t)
taking and offering a bribe pursuant to sections 332 and 334;

2. pursuant to the Fiscal Code

a)
tax evasion under the conditions listed in section 370 subsection (3), second sentence, number 5;

b)
commercial, violent and gang smuggling pursuant to section 373;

c)
handling tax-evaded property as defined in section 374 subsection (2);

3. pursuant to the Pharmaceutical Products Act:
criminal offences pursuant to section 95 subsection (1), number 2a, subject to the conditions listed in section 95 subsection (3), second sentence, number 2b;

4. pursuant to the Asylum Procedure Act:
a)
inducing an abusive application for asylum pursuant to section 84 subsection (3);

b)
commercial and gang inducement to make an abusive application for asylum pursuant to section 84a;

5. pursuant to the Residence Act:

a)
smuggling of aliens pursuant to section 96 subsection (2);

b)
smuggling resulting in death and commercial and gang smuggling pursuant to section 97;

6. pursuant to the Foreign Trade and Payments Act:
criminal offences pursuant to section 34 subsections (1) to (6);

7. pursuant to the Narcotics Act:
a)
criminal offences pursuant to one of the provisions referred to in section 29 subsection (3), second sentence, number 1, subject to the conditions set out therein;

b)
criminal offences pursuant to sections 29a, 30 subsection (1), numbers 1, 2 and 4, as well as sections 30a and 30b;

8. pursuant to the Precursors Control Act:
criminal offences pursuant to section 19 subsection (1), subject to the conditions set out in section 19 subsection (3), second sentence;

9. pursuant to the War Weapons Control Act:

a)
criminal offences pursuant to section 19 subsections (1) to (3) and section 20 subsections (1) and (2), as well as section 20a subsections (1) to (3), each also in conjunction with section 21;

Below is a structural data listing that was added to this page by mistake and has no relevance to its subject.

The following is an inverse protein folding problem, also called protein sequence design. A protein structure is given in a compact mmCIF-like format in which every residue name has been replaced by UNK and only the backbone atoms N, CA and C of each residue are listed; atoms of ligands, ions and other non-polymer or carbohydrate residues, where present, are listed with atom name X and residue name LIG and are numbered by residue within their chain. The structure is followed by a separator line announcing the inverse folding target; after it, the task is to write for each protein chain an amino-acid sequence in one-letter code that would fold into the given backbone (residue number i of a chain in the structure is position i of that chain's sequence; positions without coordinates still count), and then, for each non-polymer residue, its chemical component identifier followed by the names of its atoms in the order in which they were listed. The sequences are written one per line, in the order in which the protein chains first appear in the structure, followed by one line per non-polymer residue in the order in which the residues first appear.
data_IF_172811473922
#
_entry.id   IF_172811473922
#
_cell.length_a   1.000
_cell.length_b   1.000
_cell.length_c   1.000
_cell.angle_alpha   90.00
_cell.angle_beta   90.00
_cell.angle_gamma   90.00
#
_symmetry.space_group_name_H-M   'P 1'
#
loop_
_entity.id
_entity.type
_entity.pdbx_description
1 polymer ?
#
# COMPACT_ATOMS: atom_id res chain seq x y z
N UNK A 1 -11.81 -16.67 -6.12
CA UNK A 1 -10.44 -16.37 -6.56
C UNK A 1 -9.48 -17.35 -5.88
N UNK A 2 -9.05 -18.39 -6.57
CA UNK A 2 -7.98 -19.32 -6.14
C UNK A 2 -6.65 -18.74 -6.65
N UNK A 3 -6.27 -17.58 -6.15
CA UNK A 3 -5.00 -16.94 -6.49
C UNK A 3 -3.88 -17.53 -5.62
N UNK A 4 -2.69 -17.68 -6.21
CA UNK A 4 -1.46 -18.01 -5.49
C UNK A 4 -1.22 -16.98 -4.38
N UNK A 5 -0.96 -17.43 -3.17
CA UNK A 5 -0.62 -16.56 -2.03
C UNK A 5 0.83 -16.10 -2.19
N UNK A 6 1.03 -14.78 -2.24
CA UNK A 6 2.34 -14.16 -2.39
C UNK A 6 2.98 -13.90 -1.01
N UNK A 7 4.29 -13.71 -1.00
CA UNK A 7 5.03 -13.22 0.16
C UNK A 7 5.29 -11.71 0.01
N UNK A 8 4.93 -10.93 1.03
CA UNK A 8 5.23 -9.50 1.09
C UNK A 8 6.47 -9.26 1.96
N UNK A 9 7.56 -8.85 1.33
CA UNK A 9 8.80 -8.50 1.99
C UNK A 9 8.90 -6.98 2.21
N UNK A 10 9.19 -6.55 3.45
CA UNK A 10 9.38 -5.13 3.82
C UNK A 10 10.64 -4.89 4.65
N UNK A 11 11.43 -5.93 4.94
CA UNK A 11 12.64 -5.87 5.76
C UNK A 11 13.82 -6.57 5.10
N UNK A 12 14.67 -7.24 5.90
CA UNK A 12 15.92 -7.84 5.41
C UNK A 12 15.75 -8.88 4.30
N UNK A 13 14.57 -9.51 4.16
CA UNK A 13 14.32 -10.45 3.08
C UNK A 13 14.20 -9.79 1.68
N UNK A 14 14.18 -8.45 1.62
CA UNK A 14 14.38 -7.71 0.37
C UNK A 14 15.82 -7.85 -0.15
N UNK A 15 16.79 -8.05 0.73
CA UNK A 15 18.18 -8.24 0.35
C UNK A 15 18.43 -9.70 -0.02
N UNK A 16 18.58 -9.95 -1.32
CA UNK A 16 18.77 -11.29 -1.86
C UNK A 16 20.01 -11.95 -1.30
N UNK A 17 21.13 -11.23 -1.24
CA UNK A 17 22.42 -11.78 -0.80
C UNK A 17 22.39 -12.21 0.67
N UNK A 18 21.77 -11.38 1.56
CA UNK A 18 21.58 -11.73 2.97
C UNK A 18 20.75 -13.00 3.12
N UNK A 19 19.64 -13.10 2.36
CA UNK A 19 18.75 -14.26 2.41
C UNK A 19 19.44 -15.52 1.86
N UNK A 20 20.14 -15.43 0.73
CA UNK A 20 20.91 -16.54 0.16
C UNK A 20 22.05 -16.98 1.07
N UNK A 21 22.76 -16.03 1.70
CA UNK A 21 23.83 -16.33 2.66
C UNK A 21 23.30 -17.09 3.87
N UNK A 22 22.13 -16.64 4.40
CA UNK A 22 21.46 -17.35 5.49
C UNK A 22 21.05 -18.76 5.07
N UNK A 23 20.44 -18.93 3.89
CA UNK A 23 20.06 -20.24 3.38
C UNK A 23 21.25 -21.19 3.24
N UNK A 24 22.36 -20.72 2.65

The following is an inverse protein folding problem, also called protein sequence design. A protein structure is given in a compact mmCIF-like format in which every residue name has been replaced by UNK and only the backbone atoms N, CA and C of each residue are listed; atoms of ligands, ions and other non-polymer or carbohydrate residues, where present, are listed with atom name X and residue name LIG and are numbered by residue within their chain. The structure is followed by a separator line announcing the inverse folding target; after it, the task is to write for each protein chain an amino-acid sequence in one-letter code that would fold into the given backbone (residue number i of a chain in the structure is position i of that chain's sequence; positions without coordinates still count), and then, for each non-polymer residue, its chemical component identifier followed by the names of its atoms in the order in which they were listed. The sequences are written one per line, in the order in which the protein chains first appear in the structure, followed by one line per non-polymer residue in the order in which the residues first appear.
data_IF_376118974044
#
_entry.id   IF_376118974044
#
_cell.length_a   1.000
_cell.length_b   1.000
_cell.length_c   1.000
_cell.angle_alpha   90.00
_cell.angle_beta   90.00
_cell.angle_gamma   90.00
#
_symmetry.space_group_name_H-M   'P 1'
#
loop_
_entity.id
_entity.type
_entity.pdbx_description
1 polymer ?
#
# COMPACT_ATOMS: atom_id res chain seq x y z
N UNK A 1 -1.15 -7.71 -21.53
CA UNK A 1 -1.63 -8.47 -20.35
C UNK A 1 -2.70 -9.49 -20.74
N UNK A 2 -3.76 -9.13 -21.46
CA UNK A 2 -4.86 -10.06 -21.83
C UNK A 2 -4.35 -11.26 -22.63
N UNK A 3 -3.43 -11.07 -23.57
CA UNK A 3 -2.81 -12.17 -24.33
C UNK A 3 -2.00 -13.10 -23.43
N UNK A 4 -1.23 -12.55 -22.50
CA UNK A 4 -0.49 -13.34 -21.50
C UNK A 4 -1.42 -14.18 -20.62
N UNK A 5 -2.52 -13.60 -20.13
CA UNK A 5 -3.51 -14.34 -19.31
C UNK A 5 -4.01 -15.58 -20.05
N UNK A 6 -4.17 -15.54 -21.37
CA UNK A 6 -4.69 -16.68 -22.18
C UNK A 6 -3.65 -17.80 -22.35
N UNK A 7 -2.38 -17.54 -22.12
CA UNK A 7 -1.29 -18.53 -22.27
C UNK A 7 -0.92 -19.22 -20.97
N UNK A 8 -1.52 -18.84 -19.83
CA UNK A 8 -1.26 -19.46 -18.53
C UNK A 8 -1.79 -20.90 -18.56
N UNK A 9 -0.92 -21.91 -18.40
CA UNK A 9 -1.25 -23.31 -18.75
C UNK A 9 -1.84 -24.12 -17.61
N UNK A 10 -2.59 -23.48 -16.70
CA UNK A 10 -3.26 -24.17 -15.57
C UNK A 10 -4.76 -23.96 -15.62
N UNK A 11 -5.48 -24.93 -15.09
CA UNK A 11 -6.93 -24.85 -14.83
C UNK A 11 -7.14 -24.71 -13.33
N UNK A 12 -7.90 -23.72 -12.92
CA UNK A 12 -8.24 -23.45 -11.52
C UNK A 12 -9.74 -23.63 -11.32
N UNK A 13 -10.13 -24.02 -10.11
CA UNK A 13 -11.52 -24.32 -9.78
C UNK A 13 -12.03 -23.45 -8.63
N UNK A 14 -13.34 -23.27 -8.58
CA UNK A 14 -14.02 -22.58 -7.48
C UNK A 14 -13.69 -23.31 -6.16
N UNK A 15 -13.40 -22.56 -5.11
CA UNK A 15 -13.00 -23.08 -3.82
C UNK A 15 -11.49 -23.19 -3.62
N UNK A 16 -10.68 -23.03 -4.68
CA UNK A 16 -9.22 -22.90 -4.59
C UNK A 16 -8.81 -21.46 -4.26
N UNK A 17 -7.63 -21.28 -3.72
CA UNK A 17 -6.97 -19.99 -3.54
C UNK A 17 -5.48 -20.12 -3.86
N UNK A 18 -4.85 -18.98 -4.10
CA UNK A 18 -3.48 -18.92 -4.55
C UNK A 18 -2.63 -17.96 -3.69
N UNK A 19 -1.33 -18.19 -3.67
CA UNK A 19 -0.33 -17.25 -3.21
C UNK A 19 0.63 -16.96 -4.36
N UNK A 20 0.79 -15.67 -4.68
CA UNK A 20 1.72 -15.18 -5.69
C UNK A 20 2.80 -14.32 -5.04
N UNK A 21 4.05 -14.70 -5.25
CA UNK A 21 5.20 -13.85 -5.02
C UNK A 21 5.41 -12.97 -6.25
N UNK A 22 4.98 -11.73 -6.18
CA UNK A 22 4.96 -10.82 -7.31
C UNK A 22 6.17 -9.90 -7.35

b)
criminal offences pursuant to section 22a subsections (1) to (3);

10. pursuant to the Code of Crimes against International Law:

a)
genocide pursuant to section 6;

b)
crimes against humanity pursuant to section 7;

c)
war crimes pursuant to sections 8 to 12;

11. pursuant to the Weapons Act:
a)
criminal offences pursuant to section 51 subsections (1) to (3);

b)
criminal offences pursuant to section 52 subsection (1) numbers 1, 2c and 2d, as well as section 52 subsections (5) and (6).

(3) Such order may be made only against the accused or against persons in respect of whom it may be assumed, on the basis of certain facts, that they are receiving or transmitting messages intended for, or transmitted by, the accused, or that the accused is using their telephone connection.

(4) If there are factual indications for assuming that only information concerning the core area of the private conduct of life would be acquired through a measure pursuant to subsection (1), the measure shall be inadmissible. Information concerning the core area of the private conduct of life which is acquired during a measure pursuant to subsection (1) shall not be used. Any records thereof shall be deleted without delay. The fact that they were obtained and deleted shall be documented.
  
Section 100b

[Order to Intercept Telecommunications]

(1) Measures pursuant to Section 100a may be ordered by the court only upon application by the public prosecution office. In exigent circumstances, the public prosecution office may also issue an order. An order issued by the public prosecution office shall become ineffective if it is not confirmed by the court within 3 working days. The order shall be limited to a maximum duration of 3 months. An extension by not more than 3 months each time shall be admissible if the conditions for the order continue to apply taking into account the existing findings of the enquiry.

(2) The order shall be given in writing. The operative part of the order shall indicate:
1. where known, the name and address of the person against whom the measure is directed,
2. the telephone number or other code of the telephone connection or terminal equipment to be intercepted, insofar as there are no particular facts indicating that they are not at the same time assigned to another piece of terminal equipment.